According to the Conservatives, the New Democrats have proposed $56 billion in new spending.
That figure apparently represents a “costing” of the NDP’s submission to the finance committee’s report pre-budget consultations in 2011. If you read through the NDP’s submission, you’ll note that there are relatively few figures related to total cost. Presumably then, the Conservatives have done their own math to arrive at that $56 billion estimate. Unfortunately, the Conservatives don’t seem particularly keen to show or share their work. They do at least acknowledge that that $56 billion is spread out over four years.
So I’ve attempted to do the math myself. Mostly by cross-referencing the NDP’s submission to the finance committee with the costing document that accompanied the NDP’s 2011 election platform.
Including a reduction in the small business tax rate, the introduction of a job creation tax credit, an extension of the accelerated capital cost allowance, increasing the guaranteed income supplement, investing in long-term care and home care, adjusting the employment insurance system for new parents, investing in high-speed broadband access, investing in child care, transferring funding to the provinces to lower tuition fees, increasing funding for the Canada Student Grants Program, helping parents with the cost of raising kids, hiring more doctors and nurses, improving access to prescription drugs, increasing foreign aid, establishing a benefit for the families of fallen police officers and firefighters, hiring more police officers, funding arts and culture, increasing funding for aboriginal education and infrastructure, expanding mental health programs, establishing a fund for demonstration projects for military procurement and aerospace and, for the sake of argument, all of the environmental initiatives in the NDP platform, I count $55.73 billion in expenses over four years.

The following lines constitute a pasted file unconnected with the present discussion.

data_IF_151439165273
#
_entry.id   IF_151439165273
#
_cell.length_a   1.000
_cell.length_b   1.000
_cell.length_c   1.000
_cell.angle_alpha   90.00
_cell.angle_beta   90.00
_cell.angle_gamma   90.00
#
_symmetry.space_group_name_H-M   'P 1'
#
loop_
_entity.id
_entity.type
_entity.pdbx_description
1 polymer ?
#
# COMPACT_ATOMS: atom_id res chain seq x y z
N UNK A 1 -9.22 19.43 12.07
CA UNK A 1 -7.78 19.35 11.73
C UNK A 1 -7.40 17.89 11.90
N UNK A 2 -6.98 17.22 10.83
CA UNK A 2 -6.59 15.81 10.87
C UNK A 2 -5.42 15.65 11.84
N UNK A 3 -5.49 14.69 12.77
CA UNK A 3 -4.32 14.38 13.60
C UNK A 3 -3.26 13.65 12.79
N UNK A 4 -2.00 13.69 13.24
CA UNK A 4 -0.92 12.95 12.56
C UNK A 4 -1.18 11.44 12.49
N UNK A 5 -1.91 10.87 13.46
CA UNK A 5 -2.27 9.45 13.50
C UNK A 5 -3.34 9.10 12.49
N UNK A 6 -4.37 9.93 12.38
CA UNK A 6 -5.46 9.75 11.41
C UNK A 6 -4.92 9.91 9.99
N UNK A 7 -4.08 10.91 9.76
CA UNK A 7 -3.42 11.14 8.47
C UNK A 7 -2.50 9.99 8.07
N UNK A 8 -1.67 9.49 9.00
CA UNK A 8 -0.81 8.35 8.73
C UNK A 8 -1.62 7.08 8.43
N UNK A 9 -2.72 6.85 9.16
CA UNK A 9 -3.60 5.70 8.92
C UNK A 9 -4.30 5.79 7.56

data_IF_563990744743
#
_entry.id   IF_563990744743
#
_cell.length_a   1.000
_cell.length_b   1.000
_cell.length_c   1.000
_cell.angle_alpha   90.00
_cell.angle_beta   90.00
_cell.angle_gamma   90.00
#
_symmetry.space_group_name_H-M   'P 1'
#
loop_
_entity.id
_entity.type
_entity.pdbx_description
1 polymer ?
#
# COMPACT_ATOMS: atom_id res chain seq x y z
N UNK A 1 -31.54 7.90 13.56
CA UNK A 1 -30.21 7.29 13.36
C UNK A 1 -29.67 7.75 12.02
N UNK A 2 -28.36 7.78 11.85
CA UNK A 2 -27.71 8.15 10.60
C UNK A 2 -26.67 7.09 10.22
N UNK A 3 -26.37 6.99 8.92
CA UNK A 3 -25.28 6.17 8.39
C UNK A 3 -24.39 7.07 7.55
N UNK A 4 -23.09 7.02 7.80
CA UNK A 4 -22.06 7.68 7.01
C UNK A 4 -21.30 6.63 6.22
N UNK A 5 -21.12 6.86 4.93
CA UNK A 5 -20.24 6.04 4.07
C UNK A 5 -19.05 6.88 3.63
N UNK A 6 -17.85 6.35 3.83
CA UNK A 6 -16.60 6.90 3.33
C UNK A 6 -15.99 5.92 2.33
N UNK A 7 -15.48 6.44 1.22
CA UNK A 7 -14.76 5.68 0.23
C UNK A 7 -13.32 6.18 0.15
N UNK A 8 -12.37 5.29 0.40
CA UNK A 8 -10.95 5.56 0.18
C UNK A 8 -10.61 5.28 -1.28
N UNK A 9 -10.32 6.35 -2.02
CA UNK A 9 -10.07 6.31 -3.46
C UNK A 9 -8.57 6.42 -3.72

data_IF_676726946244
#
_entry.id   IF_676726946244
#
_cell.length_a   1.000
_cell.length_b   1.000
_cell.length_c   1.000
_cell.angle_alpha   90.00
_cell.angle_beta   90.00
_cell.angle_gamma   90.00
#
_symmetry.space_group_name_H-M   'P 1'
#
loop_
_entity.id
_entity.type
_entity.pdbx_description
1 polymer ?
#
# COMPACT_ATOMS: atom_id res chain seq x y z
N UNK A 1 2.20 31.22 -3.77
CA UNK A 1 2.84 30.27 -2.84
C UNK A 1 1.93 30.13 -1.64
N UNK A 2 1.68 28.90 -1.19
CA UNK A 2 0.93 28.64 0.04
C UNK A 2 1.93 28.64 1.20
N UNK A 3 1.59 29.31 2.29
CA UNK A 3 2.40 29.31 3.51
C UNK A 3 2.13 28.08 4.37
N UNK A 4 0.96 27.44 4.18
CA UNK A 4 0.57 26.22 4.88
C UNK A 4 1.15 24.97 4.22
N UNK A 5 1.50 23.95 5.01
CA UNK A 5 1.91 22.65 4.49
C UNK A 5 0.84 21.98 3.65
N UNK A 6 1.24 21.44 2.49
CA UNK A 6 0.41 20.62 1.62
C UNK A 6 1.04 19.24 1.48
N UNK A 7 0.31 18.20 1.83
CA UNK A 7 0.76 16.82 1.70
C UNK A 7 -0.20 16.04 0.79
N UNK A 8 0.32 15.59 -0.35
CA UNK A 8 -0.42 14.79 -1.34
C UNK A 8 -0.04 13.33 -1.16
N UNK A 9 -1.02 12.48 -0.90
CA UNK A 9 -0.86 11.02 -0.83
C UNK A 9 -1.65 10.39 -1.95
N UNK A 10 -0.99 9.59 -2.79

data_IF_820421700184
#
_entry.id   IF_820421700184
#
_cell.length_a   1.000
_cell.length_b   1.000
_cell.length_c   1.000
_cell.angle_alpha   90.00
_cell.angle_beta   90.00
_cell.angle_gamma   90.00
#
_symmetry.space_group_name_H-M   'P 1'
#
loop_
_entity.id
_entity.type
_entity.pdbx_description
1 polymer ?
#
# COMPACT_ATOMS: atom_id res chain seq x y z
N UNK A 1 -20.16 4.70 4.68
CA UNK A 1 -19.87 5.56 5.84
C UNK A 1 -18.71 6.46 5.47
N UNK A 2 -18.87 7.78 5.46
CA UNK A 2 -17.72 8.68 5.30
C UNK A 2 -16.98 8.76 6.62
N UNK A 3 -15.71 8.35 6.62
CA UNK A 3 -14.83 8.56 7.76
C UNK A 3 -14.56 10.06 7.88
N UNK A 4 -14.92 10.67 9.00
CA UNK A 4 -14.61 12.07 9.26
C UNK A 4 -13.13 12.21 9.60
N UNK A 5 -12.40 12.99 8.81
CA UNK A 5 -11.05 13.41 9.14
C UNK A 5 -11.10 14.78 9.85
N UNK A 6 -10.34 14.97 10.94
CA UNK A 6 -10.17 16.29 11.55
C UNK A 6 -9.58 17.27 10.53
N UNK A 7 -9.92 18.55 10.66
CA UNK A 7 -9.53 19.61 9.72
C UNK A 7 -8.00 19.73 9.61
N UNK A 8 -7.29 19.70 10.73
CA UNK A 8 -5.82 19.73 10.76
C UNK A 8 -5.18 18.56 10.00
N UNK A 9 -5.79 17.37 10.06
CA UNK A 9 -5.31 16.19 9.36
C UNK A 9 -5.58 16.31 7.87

So possibly the Conservatives and I are using the same math. Though I suspect estimates will vary depending on how the NDP’s submission is interpreted. (The Conservatives, it has been suggested to me, attach a cost to the NDP’s EI reforms. But I think this is a disputed point, so I’ve excluded that from my estimate.)
Of course, the NDP submission also includes new revenue: an increase in the corporate tax rate and the introduction of a cap-and-trade system. The NDP platform booked $33.7 billion from the former and $21.5 billion from the latter, for a total of $55.2 billion over four years.
That, by my very unofficial estimate, would leave $530 million over four years—$132.5 million per year—to be paid for.
The full NDP platform in 2011 proposed $68.9 billion in new spending over four years and $72.3 billion in new revenue.